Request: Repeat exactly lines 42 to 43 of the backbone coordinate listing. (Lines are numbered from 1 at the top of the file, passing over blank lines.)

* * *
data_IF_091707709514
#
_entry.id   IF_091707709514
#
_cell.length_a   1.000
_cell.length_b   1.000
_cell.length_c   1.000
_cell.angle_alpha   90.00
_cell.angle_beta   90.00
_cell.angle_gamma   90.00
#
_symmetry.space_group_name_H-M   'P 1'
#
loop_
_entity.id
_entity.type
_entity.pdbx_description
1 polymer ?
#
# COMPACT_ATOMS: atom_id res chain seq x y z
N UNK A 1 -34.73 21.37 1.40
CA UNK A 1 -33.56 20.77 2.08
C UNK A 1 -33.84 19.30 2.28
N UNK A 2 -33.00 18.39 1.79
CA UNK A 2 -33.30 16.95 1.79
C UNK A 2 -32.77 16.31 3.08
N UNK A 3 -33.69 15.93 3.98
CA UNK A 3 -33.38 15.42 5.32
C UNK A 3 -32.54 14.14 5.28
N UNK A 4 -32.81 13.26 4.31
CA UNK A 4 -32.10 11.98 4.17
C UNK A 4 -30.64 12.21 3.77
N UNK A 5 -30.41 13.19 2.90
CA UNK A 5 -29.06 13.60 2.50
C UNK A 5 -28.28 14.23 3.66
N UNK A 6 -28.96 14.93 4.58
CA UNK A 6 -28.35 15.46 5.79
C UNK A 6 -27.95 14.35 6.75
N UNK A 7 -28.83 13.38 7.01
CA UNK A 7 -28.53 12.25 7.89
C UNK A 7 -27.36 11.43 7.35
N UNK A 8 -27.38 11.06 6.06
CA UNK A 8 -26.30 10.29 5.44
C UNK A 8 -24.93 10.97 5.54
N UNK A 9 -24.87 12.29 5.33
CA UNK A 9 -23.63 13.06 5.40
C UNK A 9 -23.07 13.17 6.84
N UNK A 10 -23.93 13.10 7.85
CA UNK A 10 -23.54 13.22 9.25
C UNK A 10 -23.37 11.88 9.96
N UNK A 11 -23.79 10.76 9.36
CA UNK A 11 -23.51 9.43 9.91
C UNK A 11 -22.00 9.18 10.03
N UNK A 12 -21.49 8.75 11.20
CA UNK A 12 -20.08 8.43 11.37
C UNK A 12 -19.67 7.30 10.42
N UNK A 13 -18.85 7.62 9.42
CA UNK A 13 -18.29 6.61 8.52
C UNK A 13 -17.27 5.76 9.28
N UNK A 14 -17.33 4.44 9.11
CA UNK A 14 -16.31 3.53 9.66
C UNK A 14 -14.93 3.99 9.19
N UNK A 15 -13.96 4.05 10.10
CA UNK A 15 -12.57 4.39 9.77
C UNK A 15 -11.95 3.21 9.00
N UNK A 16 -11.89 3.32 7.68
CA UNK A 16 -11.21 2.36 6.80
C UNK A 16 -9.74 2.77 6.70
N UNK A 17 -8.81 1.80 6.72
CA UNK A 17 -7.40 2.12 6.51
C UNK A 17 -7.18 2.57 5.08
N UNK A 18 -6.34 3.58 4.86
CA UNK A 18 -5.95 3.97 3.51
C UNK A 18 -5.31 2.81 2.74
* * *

N UNK A 8 -27.38 11.06 6.06
CA UNK A 8 -26.30 10.29 5.44